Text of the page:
“To be clear, we do not make the claim that conservative values are misogynistic or that liberal values are inherently feminist in their orientation,” they write. Yet, given the high degree of uncertainty involved in assessing professional or managerial performance, "liberal supervisors, guided by a value system that rejects inequality and embraces change...may tilt toward attributing the performance outcomes of a male worker in part to workplace norms and practices that have traditionally favored men, giving the benefit of the doubt to a female worker who has had to overcome system barriers to perform at equal levels...In contrast...the conservative may focus on the more immediate indicators of differential commitment or performance (e.g., working at the office over the weekend) without considering whether or not they inherently favor men, [and] be more accepting of differences in outcomes between men and women that preserve the status quo."

 

With conservative bosses, unequal male and female bonuses

 

Analyzing data from over a six-year period in a firm with over 1,000 attorneys, Briscoe and Joshi monitored the earnings and progress of associates (about 36% of them female), who were typically hired right out of law school and who worked under the supervision of partners, 10% of whom were female. In all, the professors’ dataset consisted of 359 distinct workers tied to 119 distinct partners who supervised them. Associates in a given annual cohort earned the same base salary, so that higher and lower earnings within a cohort depended on the size of bonuses, which the partners who supervised the associates were responsible for determining.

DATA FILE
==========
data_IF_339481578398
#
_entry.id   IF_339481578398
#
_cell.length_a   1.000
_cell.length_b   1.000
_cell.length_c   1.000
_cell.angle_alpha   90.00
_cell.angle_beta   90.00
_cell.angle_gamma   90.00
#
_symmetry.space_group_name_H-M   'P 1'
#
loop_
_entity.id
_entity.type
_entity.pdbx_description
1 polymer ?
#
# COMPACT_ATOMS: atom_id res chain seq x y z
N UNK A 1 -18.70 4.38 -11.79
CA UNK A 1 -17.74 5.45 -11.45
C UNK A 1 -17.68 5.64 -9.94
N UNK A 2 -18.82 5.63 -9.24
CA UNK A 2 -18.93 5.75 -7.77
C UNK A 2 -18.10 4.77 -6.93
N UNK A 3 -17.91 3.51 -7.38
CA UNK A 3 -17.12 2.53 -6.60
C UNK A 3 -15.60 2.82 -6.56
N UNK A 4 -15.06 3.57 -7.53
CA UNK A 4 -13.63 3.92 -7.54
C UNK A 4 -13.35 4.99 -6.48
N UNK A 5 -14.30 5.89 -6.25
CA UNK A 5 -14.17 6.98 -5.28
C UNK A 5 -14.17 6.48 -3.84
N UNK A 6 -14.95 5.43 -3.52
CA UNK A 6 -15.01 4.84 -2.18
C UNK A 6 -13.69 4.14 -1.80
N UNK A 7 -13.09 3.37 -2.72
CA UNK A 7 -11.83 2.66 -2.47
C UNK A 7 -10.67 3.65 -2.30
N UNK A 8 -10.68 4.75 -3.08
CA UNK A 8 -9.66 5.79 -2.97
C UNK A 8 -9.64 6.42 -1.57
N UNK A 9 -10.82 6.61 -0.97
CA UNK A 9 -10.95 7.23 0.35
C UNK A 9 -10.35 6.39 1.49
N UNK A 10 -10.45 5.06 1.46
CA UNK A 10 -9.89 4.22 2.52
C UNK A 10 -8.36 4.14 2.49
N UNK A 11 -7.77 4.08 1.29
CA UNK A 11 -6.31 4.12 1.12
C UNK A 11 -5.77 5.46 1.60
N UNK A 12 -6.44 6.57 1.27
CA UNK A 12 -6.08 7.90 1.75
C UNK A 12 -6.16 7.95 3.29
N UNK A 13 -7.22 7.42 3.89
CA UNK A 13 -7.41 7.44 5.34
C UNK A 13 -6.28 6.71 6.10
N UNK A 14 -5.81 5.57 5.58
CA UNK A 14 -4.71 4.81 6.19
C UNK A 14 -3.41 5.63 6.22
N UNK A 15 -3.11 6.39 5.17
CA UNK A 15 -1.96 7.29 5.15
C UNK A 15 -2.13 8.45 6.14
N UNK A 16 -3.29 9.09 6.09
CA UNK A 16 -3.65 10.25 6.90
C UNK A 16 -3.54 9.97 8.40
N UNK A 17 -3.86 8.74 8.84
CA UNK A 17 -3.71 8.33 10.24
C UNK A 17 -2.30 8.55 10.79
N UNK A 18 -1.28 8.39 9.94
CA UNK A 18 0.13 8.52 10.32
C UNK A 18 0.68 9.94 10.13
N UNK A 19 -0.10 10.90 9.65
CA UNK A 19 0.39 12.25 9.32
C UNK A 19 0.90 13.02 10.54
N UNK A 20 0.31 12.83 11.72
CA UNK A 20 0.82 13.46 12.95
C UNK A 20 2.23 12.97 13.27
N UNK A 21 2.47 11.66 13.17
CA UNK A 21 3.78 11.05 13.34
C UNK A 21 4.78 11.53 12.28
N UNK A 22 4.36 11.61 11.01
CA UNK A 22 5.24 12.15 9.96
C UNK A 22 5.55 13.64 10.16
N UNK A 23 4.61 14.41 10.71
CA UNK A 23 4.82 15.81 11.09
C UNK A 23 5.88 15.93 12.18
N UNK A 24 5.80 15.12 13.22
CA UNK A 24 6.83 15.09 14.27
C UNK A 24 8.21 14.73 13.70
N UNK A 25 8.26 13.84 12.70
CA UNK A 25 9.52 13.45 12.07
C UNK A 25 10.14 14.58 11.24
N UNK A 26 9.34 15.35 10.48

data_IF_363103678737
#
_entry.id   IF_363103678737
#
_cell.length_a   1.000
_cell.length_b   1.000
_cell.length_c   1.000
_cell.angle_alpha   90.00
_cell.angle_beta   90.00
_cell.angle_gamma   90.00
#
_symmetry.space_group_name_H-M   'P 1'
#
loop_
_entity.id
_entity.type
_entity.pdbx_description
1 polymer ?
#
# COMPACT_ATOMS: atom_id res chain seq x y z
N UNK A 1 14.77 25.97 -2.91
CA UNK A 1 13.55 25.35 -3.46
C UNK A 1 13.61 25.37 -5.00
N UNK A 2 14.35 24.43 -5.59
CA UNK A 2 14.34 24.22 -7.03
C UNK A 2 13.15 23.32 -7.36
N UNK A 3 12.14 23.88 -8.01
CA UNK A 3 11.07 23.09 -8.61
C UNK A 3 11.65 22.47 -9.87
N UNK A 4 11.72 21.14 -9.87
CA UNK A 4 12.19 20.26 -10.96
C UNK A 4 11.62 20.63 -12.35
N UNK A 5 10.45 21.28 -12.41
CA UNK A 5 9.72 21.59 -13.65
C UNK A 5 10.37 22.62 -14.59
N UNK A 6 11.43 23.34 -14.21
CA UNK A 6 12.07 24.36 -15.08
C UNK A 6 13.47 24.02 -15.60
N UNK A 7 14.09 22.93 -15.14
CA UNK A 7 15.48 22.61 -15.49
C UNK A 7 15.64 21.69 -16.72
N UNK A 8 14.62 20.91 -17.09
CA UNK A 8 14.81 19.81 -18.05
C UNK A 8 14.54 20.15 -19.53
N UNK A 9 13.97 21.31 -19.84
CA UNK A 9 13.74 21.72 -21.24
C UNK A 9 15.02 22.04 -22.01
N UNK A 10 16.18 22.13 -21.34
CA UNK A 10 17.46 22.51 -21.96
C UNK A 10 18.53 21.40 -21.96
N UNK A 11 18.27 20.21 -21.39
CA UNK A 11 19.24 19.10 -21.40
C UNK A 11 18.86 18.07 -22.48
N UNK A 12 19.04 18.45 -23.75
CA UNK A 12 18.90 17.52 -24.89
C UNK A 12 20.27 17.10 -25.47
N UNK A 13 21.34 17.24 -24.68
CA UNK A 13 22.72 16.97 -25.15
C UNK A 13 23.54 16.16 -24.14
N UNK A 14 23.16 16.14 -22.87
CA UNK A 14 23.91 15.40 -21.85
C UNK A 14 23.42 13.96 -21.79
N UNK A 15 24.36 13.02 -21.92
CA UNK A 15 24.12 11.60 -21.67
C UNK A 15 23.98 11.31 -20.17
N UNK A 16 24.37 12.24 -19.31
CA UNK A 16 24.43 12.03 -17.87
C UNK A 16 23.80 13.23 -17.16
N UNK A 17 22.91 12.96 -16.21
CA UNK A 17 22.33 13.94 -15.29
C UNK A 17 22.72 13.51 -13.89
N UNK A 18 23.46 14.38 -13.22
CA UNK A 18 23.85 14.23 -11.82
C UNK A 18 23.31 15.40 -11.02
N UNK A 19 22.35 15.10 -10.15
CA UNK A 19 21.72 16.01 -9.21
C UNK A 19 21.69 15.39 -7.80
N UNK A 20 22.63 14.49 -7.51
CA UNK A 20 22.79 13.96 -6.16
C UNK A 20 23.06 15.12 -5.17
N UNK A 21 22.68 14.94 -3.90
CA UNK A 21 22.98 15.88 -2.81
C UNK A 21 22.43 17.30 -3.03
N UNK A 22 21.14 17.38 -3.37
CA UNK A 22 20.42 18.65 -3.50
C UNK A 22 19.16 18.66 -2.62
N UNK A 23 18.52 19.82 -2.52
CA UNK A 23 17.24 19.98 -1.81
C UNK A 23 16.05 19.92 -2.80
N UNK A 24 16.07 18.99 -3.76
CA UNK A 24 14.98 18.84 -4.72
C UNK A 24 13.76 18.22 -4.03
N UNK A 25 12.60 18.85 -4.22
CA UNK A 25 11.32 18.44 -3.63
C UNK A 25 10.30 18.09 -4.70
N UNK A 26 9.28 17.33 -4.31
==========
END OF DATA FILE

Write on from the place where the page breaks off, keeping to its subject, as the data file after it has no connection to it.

The study finds the average bonus for male associates to be well above the mean for their cohorts and the average for female associates well below it. Probing further by taking into account differences between male and female associates that may legitimately affect bonuses, such as annual billable hours, the researchers determined the interaction between female workers and liberal supervisors to be positive and statistically significant. In the words of the study, "gender earnings gap is more pronounced...for conservative supervisors and...disappears at high levels of supervisor liberalism." In contrast, whether a supervisor was male or female was not statistically significant.